Being “Born Again,” in the broad spectrum of Christian lingo, loses power in our catchphrase culture, with “Jesus is my Homeboy,” bumper sticker Christianity. (For the record: yes, Jesus is your “homeboy,” but of course to leave his identity at that does injustice to the man, his life and his Gospel.)
To most people, being born again means getting a fresh start at something. It means experiencing some moment of revelation and clarity that redirects life from old mistakes to new opportunities. Being reborn in a world of cheap grace is a nice way to sound deeply spiritual while stating that, essentially, something didn’t quite work out and now it’s about time to push the all too convenient “reset” button. However, although the idea of being born again does involve the restarting of a plan gone wrong, the process of spiritual rebirth, according to the scripture, is much more complex.
This reflection series will take us through the Bible to discover that being reborn requires five separate things from us in order to reveal the fruits of rebirth. Each Thursday, we’ll examine what, in order to be reborn, we cannot center our lives around:
- Things (1 Kings 18)
- Trouble (Psalm 102)
- People (Isaiah 20)
- Our Success (John 3)
- Blind Faith (1 Corinthians 15)
In the story of 1 Kings 18 we find the showdown of showdowns, worthy of a schoolyard or reality TV show. The prophet Elijah courageously opposes Queen Jezebel, King Ahab and their systematic annihilation of God’s prophets. At this time Israel is completely consumed by Baal worship. 450 Baal prophets on one side and Elijah alone on the other, but with the power of the living God behind him. All throughout the generations of Israel’s walk with God, we see them easily distracted and destroyed by numerous false gods, in a tradition that we continue today. Why?
Why, when for so many years and in so many different ways they clearly experienced the living God come in power to rescue and provide for them, would they ever seek anything aside from Yahweh? For ourselves today, why do we need or depend upon anything more than the power of God in our lives?
In the worship of these lesser gods, we can retain ultimate control over our lives in a way that is impossible when serving the God of Israel. While God said to love him alone, without reservation, these other gods fit nicely into a system of “religion” where works and blessings could be quantified. The more you did for them, whether it be Baal or Molech, the more you could feel like you had freedom to do what you wanted. In Yahweh, it was a free will that chose to do his will without question, because of the understanding that he had already done enough to begin with. Following “Yahweh” was living a life that existed for and because of him.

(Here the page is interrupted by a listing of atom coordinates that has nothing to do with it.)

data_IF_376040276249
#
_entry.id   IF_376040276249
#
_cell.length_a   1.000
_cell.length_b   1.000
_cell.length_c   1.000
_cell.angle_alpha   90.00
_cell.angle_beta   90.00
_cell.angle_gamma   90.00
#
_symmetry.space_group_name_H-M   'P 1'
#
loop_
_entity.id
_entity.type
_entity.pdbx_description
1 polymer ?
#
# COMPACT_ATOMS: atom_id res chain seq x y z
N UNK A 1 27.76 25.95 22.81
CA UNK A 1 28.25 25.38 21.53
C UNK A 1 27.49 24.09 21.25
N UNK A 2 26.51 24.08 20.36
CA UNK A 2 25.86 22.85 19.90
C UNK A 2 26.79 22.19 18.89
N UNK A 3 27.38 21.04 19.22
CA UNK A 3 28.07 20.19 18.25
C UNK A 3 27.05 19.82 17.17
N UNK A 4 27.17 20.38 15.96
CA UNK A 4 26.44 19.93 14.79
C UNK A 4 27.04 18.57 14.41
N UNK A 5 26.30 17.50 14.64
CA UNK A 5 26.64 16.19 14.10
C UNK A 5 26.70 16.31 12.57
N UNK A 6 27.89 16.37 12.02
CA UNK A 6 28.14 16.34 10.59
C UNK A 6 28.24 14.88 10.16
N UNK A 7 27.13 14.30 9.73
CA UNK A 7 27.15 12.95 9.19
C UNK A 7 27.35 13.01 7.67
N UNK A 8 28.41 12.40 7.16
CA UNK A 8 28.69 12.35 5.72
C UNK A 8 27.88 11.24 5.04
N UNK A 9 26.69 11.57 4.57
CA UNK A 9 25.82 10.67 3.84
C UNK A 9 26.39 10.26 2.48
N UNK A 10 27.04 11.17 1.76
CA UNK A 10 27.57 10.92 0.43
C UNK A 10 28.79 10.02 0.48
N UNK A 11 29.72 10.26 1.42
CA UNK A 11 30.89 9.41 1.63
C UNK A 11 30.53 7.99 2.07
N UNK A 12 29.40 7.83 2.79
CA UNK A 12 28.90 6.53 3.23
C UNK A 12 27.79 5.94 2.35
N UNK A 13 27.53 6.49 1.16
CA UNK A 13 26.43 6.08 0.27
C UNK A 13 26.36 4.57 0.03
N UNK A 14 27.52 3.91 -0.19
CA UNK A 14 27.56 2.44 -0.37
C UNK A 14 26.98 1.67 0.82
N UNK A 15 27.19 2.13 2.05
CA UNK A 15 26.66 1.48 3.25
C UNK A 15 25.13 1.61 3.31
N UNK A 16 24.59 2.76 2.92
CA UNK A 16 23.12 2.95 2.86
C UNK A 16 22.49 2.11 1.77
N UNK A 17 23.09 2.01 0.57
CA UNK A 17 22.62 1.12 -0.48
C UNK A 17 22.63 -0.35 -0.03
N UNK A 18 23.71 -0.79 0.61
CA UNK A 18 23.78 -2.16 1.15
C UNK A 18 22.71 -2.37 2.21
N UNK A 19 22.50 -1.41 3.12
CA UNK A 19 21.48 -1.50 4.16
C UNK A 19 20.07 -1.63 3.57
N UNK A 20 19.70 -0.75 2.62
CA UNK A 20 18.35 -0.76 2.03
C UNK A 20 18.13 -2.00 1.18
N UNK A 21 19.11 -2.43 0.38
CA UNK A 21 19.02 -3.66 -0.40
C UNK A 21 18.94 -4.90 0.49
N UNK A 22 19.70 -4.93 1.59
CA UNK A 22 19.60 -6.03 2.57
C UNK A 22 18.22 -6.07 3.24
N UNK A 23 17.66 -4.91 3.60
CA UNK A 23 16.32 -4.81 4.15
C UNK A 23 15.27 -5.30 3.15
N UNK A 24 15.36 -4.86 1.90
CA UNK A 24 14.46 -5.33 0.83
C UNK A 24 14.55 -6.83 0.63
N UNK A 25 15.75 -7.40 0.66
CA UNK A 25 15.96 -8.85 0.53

1 Kings 18 culminates in a showdown where Elijah proposes a contest. Each side, Baal’s prophets and Elijah, would call upon their respective gods. The god who responded to the pleas of the believers would be the true and only God of Israel. After hours worshiping Baal, which involved slashing and cutting themselves to garner a response, the priests of Baal heard nothing but the silence of a god that was simply not there.
Elijah then prepared his petition to God. Two important things preceded his prayer, things that speak to us about being born again. First, he built a new altar, entirely separate from the Baal worshipers. Secondly, he used twelve stones to symbolize the twelve tribes of Israel’s forefathers on which to build the altar.
The new altar is significant because rebirth in the Spirit can be founded on nothing except God the Father who, through grace and love, has provided for the rebirth in the first place. Being reborn means starting new, set apart from any old life or way of living, rooted in the God who never changes. In being reborn, everything about our new life is different from the old; however, absolutely nothing is different about the God providing said rebirth. New life means new results and new outcomes, and for the reborn believer, the result of rebirth is demonstrated by the fruit of the Spirit Paul describes in Galatians 5: love, joy, peace, forbearance, kindness, goodness, faithfulness, gentleness, and self-control.
This new, fruitful life, which fosters continued growth throughout a lifetime, must submit to the regeneration of the spirit of Jesus Christ reborn in us. Trying to produce these fruits while using the strengths and desires of the “old life” is like two people pulling on opposing sides of a wishbone on Thanksgiving Day. At some point, the bone breaks. Trying to offer sacrifice to God on an old altar is starting from a corrupt foundation.
Elijah’s choice to use twelve stones for the altar is striking because Elijah acknowledges the original path from which so many of these prophets and people have strayed so far.
How can we relate this step to our process of being reborn? What we can connect to is the motivation behind Elijah’s decision to use these stones as symbols. He does this to bring the hearts of those around him back to the God who was, is and will always be. Elijah is pointing the assembled people of Israel to their God, who never left them and never forsook them. In our lives, we tend to say things like, “Where are you now God?” However, through the process of being reborn, we discover that God actually never left. God was always there.
We turn our backs. We refuse to acknowledge him. We seek and serve other gods who will give us our own way. In being reborn we might learn new things about God and his presence in our lives, however, it is important to acknowledge that the God we are learning new things about is far from “new.” He has always been.